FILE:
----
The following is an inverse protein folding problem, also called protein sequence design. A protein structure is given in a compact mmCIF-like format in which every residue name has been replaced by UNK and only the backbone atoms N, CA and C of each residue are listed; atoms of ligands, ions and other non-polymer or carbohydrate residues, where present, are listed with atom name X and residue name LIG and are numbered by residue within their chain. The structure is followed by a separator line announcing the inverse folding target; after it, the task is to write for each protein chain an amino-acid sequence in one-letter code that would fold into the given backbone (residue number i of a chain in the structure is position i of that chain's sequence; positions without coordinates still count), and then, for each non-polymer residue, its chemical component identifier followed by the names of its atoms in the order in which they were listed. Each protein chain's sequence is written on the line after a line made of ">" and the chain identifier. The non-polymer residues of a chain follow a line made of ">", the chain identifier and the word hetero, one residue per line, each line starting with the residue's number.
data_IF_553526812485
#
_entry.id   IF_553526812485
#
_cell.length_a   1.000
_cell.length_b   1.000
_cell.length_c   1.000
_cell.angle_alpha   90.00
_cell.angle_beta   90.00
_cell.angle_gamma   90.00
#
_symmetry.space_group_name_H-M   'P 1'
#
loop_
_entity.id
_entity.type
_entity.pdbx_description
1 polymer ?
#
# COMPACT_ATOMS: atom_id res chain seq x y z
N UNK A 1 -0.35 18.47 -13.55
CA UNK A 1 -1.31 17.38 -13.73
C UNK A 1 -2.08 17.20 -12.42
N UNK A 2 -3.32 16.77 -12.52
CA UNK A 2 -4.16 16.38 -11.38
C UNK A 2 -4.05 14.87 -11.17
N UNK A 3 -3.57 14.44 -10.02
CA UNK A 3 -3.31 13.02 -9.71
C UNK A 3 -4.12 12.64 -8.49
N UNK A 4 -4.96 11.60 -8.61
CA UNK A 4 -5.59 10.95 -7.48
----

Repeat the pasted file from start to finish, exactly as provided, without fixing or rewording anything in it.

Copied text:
The following is an inverse protein folding problem, also called protein sequence design. A protein structure is given in a compact mmCIF-like format in which every residue name has been replaced by UNK and only the backbone atoms N, CA and C of each residue are listed; atoms of ligands, ions and other non-polymer or carbohydrate residues, where present, are listed with atom name X and residue name LIG and are numbered by residue within their chain. The structure is followed by a separator line announcing the inverse folding target; after it, the task is to write for each protein chain an amino-acid sequence in one-letter code that would fold into the given backbone (residue number i of a chain in the structure is position i of that chain's sequence; positions without coordinates still count), and then, for each non-polymer residue, its chemical component identifier followed by the names of its atoms in the order in which they were listed. Each protein chain's sequence is written on the line after a line made of ">" and the chain identifier. The non-polymer residues of a chain follow a line made of ">", the chain identifier and the word hetero, one residue per line, each line starting with the residue's number.
data_IF_553526812485
#
_entry.id   IF_553526812485
#
_cell.length_a   1.000
_cell.length_b   1.000
_cell.length_c   1.000
_cell.angle_alpha   90.00
_cell.angle_beta   90.00
_cell.angle_gamma   90.00
#
_symmetry.space_group_name_H-M   'P 1'
#
loop_
_entity.id
_entity.type
_entity.pdbx_description
1 polymer ?
#
# COMPACT_ATOMS: atom_id res chain seq x y z
N UNK A 1 -0.35 18.47 -13.55
CA UNK A 1 -1.31 17.38 -13.73
C UNK A 1 -2.08 17.20 -12.42
N UNK A 2 -3.32 16.77 -12.52
CA UNK A 2 -4.16 16.38 -11.38
C UNK A 2 -4.05 14.87 -11.17
N UNK A 3 -3.57 14.44 -10.02
CA UNK A 3 -3.31 13.02 -9.71
C UNK A 3 -4.12 12.64 -8.49
N UNK A 4 -4.96 11.60 -8.61
CA UNK A 4 -5.59 10.95 -7.48